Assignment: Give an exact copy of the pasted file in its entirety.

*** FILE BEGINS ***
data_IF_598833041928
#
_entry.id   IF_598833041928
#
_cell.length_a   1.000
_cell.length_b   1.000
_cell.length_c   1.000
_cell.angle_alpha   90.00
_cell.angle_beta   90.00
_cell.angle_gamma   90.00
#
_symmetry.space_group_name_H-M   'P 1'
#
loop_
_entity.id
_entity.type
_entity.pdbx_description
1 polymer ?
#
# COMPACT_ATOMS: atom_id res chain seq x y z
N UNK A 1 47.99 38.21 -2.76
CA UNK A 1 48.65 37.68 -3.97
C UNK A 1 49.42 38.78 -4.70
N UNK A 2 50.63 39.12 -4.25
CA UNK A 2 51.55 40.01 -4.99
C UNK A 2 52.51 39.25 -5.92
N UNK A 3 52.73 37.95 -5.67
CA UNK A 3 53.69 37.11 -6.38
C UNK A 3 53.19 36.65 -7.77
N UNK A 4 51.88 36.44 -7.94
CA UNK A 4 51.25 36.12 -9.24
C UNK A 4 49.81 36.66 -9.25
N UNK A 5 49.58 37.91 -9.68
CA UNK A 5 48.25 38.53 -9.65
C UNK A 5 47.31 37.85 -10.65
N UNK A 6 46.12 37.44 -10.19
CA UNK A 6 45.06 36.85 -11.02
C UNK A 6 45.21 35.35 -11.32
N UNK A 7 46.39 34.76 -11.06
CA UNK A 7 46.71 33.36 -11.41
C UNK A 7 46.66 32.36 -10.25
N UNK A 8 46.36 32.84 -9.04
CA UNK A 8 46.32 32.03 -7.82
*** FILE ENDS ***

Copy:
data_IF_598833041928
#
_entry.id   IF_598833041928
#
_cell.length_a   1.000
_cell.length_b   1.000
_cell.length_c   1.000
_cell.angle_alpha   90.00
_cell.angle_beta   90.00
_cell.angle_gamma   90.00
#
_symmetry.space_group_name_H-M   'P 1'
#
loop_
_entity.id
_entity.type
_entity.pdbx_description
1 polymer ?
#
# COMPACT_ATOMS: atom_id res chain seq x y z
N UNK A 1 47.99 38.21 -2.76
CA UNK A 1 48.65 37.68 -3.97
C UNK A 1 49.42 38.78 -4.70
N UNK A 2 50.63 39.12 -4.25
CA UNK A 2 51.55 40.01 -4.99
C UNK A 2 52.51 39.25 -5.92
N UNK A 3 52.73 37.95 -5.67
CA UNK A 3 53.69 37.11 -6.38
C UNK A 3 53.19 36.65 -7.77
N UNK A 4 51.88 36.44 -7.94
CA UNK A 4 51.25 36.12 -9.24
C UNK A 4 49.81 36.66 -9.25
N UNK A 5 49.58 37.91 -9.68
CA UNK A 5 48.25 38.53 -9.65
C UNK A 5 47.31 37.85 -10.65
N UNK A 6 46.12 37.44 -10.19
CA UNK A 6 45.06 36.85 -11.02
C UNK A 6 45.21 35.35 -11.32
N UNK A 7 46.39 34.76 -11.06
CA UNK A 7 46.71 33.36 -11.41
C UNK A 7 46.66 32.36 -10.25
N UNK A 8 46.36 32.84 -9.04
CA UNK A 8 46.32 32.03 -7.82